Harper Park Early learning Centre

Education institution number:
47011
Service type:
Education and Care Service
Definition:
Not Applicable
Total roll:
41
Telephone:
Address:

240 Park street, Hokitika

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ERO’s Akanuku | Assurance Review reports provide information about whether a service meets and maintains regulatory standards. Further information about Akanuku | Assurance Reviews is included at the end of this report.

ERO’s Judgement

Regulatory standards

ERO’s judgement

Curriculum

Meeting

Premises and facilities

Meeting

Health and safety

Not meeting

Governance, management and administration

Meeting

At the time of the review, ERO identified non-compliance with regulatory standards that must be addressed.

Background

Harper Park Early Learning centre is a privately owned service. Governance is provided by the service owner who leads a team of trained and untrained kaiako. The service is purpose built for children two years-to-school age.

Summary of Review Findings

Children experience a curriculum that is underpinned by Te Whāriki, the early childhood curriculum. They have opportunities to develop an understanding of the dual heritage of Aotearoa New Zealand. There are strategies in place to involve parents and whānau in their children’s learning. The centre’s design and layout support the provision of a range of learning experiences for the age range of children attending. A philosophy and annual planning guide service’s operations. Consistent implementation of health and safety practices is required to meet all aspects of regulatory compliance.

Actions for Compliance

ERO found areas of non-compliance in the service relating to:

  • details in the documentation required when children leave the premises on an excursion
  • documented evidence required for excursions records for children travelling in a motor vehicle.

Licensing Criteria for Early Childhood Education and Care Centres 2008, HS17, HS18.

Since the onsite visit the service has provided ERO with evidence that shows it has addressed the following non-compliances:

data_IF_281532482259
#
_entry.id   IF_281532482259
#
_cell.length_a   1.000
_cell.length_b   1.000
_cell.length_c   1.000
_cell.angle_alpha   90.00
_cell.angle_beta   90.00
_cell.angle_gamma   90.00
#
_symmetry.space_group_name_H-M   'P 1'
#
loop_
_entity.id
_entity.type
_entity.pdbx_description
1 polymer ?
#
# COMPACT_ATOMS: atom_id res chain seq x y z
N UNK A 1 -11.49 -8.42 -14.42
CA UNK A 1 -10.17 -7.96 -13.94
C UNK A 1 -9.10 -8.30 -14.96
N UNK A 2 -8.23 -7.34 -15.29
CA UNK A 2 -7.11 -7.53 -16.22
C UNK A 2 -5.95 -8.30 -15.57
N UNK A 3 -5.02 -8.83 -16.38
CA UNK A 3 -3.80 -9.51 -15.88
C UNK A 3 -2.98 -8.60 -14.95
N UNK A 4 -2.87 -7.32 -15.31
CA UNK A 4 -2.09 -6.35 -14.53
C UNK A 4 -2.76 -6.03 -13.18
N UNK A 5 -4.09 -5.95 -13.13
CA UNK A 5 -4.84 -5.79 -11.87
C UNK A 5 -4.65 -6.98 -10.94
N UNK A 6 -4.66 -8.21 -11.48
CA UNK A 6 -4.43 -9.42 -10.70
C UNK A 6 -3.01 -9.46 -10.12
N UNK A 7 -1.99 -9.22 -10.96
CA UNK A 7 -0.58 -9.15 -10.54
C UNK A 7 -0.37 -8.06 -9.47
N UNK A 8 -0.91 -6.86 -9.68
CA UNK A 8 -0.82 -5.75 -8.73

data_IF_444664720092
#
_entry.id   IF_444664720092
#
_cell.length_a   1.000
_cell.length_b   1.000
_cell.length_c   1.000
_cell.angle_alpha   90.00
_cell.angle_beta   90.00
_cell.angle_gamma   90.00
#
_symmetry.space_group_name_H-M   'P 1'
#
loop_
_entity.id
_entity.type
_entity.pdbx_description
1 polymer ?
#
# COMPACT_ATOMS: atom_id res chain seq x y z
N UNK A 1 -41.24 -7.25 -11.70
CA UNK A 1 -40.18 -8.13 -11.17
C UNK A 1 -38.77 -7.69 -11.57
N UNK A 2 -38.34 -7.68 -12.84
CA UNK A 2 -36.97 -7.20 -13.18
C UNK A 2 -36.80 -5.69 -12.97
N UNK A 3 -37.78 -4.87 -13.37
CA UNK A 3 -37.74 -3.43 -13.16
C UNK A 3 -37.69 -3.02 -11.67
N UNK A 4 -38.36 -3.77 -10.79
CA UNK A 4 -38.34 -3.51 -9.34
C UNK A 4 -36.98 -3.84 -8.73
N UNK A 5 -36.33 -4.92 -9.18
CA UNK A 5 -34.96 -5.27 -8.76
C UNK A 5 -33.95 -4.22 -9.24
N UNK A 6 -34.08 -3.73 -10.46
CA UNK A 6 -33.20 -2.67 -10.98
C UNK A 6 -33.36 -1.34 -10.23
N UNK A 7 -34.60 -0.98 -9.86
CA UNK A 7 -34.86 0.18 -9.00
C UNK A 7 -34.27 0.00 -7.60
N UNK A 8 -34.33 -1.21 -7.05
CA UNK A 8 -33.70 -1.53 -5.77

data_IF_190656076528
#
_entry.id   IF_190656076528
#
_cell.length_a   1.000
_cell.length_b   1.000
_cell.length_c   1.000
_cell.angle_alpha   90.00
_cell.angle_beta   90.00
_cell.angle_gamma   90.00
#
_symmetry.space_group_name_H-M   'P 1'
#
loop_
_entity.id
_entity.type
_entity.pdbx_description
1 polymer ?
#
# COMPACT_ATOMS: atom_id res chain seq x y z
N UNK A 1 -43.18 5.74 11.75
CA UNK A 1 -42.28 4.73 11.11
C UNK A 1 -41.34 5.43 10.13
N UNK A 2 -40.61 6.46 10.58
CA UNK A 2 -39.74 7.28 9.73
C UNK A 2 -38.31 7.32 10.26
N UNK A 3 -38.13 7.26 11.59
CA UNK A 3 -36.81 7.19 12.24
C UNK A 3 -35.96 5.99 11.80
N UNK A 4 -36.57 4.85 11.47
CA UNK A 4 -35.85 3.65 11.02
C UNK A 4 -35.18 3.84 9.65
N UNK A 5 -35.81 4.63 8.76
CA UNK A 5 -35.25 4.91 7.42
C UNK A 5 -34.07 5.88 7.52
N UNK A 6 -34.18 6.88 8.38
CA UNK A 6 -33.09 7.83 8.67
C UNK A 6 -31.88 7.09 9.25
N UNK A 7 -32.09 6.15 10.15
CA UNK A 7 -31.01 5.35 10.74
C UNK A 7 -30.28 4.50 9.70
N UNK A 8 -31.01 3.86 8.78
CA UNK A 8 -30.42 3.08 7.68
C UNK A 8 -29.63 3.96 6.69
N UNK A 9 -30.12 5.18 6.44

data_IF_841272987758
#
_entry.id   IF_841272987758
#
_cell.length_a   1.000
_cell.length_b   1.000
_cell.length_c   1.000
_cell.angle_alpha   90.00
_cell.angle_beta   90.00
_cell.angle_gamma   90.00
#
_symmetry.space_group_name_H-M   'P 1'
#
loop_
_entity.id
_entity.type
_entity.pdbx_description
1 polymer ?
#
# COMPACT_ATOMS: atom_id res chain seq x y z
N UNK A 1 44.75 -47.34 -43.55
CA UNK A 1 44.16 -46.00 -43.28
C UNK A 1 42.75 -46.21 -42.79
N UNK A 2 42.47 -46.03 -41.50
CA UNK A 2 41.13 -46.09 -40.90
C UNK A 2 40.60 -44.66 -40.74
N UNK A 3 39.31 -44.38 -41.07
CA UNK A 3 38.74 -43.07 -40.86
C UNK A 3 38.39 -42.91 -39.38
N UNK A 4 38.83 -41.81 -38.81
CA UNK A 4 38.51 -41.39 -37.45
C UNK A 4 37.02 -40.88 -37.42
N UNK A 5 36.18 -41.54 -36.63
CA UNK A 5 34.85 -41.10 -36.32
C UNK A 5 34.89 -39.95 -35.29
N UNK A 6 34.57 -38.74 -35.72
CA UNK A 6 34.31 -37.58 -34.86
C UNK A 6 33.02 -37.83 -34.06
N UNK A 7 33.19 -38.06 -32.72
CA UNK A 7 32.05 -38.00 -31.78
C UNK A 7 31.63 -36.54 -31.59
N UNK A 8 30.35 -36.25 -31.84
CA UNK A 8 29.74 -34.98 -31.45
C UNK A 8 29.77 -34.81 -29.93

• providing non-porous mattress covers for the children’s mattresses
  • a current Fire Evacuation Scheme approved by the New Zealand Fire Service
  • amending the hazards check list to include glass, kitchen and laundry
  • updating the food and drink policy to align with the Ministry of Health nutrition policy requirements, to reduce food related to choking for babies and young children in early learning services
  • updating the child protection policy to include direct reporting.

Licensing Criteria for Early Childhood Education and Care Centres 2008, PF30, HS4, HS12, HS22, HS31.

Next ERO Review

The next ERO review will be in consultation with the Ministry of Education.

Dr Lesley Patterson
Director Review and Improvement Services (Southern)
Southern Region | Te Tai Tini

23 June 2021 

Information About the Service

Early Childhood Service Name Harper Park Early learning Centre
Profile Number 47011
Location Hokitika

Service type

Education and care service

Number licensed for

38 children

Percentage of qualified teachers

50-79%

Service roll

48

Ethnic composition

Māori 10, NZ European/Pākehā 31, Other ethnicities 7

Review team on site

May 2021

Date of this report

23 June 2021

Most recent ERO report(s)

Education Review, May 2018.

General Information about Assurance Reviews